Wine in a growler?

What may sound sacrilegious or a bad new idea has sort of been around for thousands of years.

While most of my research and travels focus around Italy, some subjects – like wine – transcend borders and timelines.

I read a recent article in Food & Wine that caught my eye: “Wine to go; are wine growlers the next big thing?”

“Filling station” in the Languedoc region of France – you bring the vessel of your choice, and they’ll fill with red, white or rose. Less than gas at 1.20 euro per liter!

It goes on to say that wine in a jug is a hard sell for many wine drinkers, but also suggests that if it’s a trusted wine producer, maybe a refillable jug would be a responsible and cost-effective move. Curiously, it says the idea dates back to my home state, Idaho, when it ended glass recycling in 2008. Pend d’Oreille Winery in Sandpoint, near the Canada border, set up the country’s first modern re-fill program as a way to reduce waste. Currently, that winery produces the annual equivalent of 1,500 cases for its re-fill station. Do the math; that’s a LOT of bottles not going to the landfill.

Programs are growing across the country that boost sustainability, reduce waste and slash bottling and labeling costs (and savings are passed on to customers).  But I hear two schools of thought locally and in my travels.

There are purists who believe wine belongs in a bottle. And there’s something viscerally pleasing about uncorking a bottle.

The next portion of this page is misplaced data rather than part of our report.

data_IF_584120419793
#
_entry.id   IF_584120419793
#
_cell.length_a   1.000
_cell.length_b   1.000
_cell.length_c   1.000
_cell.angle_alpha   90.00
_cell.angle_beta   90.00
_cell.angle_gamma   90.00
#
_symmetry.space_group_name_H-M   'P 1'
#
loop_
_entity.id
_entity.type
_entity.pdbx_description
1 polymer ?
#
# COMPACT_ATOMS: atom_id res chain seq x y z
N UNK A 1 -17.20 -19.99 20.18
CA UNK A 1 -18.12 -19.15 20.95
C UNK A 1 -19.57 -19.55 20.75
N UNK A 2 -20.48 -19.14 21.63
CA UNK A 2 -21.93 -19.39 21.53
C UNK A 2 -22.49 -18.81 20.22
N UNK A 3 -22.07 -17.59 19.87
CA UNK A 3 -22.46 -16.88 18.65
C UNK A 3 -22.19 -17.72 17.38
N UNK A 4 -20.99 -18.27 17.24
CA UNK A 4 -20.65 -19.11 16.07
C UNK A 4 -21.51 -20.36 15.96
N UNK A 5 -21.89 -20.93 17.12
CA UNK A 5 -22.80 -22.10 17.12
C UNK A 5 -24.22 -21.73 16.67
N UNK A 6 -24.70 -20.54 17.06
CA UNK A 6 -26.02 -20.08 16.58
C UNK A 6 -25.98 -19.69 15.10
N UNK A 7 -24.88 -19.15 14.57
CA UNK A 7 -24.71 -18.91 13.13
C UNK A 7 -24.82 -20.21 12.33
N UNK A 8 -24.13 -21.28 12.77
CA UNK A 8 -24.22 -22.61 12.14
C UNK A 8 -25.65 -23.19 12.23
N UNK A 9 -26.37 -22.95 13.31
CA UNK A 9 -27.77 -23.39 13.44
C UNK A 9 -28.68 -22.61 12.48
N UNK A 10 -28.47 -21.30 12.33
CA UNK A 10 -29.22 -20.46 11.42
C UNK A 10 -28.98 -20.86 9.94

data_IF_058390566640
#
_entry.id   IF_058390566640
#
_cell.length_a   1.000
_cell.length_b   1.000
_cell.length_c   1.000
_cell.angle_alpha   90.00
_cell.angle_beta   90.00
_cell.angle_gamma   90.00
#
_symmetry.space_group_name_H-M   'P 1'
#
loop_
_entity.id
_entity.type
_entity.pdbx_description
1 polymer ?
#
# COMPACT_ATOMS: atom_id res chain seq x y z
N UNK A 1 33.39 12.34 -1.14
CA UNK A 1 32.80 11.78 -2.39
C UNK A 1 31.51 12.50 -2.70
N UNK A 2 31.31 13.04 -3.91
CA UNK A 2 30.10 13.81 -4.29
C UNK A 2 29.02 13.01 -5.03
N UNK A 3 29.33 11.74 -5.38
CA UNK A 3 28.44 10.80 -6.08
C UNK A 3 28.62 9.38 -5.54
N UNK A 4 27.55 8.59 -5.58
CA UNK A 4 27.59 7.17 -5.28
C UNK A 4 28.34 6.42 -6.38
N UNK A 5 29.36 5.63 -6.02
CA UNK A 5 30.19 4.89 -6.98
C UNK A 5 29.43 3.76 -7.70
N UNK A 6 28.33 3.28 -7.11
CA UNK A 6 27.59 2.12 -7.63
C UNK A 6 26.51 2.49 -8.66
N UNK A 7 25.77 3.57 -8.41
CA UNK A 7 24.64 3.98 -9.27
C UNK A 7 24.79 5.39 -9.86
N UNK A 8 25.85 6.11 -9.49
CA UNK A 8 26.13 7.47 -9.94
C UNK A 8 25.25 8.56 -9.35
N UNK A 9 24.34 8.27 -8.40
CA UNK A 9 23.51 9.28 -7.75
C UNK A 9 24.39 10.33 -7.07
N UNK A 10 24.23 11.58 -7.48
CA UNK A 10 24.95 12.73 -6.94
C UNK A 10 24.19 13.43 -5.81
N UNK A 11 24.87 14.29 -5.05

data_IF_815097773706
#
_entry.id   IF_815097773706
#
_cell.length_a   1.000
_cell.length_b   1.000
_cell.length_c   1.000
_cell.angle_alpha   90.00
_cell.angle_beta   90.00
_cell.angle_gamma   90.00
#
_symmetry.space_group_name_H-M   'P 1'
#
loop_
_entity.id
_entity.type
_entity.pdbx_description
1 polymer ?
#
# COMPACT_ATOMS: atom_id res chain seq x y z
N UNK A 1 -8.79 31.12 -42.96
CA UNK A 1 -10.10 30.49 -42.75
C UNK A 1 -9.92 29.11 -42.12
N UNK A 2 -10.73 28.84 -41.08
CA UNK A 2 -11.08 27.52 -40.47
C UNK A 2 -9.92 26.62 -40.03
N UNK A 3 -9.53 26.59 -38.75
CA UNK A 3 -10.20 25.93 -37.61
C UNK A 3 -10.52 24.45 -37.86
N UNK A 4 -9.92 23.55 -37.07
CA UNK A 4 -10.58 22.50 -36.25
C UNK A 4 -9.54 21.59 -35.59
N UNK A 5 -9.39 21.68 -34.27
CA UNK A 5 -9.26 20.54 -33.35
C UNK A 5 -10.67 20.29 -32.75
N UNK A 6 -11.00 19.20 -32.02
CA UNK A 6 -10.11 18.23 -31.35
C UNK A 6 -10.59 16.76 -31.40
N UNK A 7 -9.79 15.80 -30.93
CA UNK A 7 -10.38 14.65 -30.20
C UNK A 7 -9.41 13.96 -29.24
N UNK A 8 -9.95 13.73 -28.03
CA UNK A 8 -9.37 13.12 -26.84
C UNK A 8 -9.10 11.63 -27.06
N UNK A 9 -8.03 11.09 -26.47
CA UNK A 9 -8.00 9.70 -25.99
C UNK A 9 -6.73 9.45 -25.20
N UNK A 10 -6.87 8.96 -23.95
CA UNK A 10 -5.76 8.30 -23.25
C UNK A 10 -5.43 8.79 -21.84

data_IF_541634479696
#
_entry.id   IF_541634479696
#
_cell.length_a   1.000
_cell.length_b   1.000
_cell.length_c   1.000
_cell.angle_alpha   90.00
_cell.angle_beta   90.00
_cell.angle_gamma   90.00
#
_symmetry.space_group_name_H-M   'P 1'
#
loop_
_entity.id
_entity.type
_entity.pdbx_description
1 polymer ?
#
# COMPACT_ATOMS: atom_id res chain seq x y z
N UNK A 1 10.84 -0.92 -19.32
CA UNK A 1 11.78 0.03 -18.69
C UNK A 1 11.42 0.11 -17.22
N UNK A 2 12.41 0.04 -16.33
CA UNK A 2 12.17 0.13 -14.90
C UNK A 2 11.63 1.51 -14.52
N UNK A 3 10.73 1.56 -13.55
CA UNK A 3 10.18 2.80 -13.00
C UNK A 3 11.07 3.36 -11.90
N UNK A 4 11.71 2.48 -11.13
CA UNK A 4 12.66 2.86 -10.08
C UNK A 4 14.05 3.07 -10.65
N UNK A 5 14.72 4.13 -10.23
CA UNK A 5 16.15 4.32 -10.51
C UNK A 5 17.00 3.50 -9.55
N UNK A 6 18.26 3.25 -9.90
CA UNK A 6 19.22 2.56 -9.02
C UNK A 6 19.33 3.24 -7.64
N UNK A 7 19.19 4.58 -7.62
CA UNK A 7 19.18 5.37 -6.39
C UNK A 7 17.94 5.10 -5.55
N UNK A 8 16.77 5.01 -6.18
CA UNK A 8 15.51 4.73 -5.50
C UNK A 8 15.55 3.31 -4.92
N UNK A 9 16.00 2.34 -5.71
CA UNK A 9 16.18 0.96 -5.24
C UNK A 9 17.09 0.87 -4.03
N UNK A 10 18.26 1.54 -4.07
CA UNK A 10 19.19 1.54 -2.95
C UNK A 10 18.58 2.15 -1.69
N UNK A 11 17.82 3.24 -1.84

Chianti Classico Riserva, bottle-aging in the cellar at Poggio Amorelli.

I’ve asked small-lot producers in Italy if they would ever provide wine in a box to provide more product at a lower cost and they scoff – offended at the idea.  Some provide magnums and other larger-bottle options, but they’re content with the evolution in the industry to provide neat and tidy corked bottles; never mind that a family might go through 12 bottles at dinner.

Others I’ve asked are part of co-ops where they grow grapes on their estate and pool them with neighbors to make wine – and refill their bottles from year to year or fill their 10-gallon demijohn to last them a month or two. It’s fun to sit down at a dinner and have them bring bottles of their wine to the table without a label. Suffice it to say – the mystery wine is typically outstanding.

Demijohns stored at a winery for future refilling.

Now rewind a few thousand years. The discovery of wine production and storage, in an area that includes Sicily, Greece and Turkey, dates back to at least 4,000 BC. Even older in eastern Europe. Storage then was in clay amphoras or giant jars, filling pitchers to serve wine at meals. Wine was drunk fairly young, but quality – depending on grape and appellation, just like today – varied significantly. We have the Romans to thank for establishing a precursor of the appellation system identifying geographic, geologic and grape varietal regions. Eventually they further refined storage, aging and serving to the present-day wine bottle.

Bottles make it easier to control temperature, light, storage, aging, oxidation and more. But there are still ways to do that in barrels and tanks – and fill the bladders that get boxed up or directly fill your own growler. In a sense, wine has gone full circle. The important thing is that it’s still part of our dining experience 10,000 years later.

I’m off tomorrow to southern Italy and southern France. Doing more wine research, as well as historic, cultural and gastronomic studies. ; ) Getting ready for three group tours there this year. Photos to come soon on Facebook, Instagram and email!

Enjoy your Super Bowl Sunday,

Lynette (2/2/20)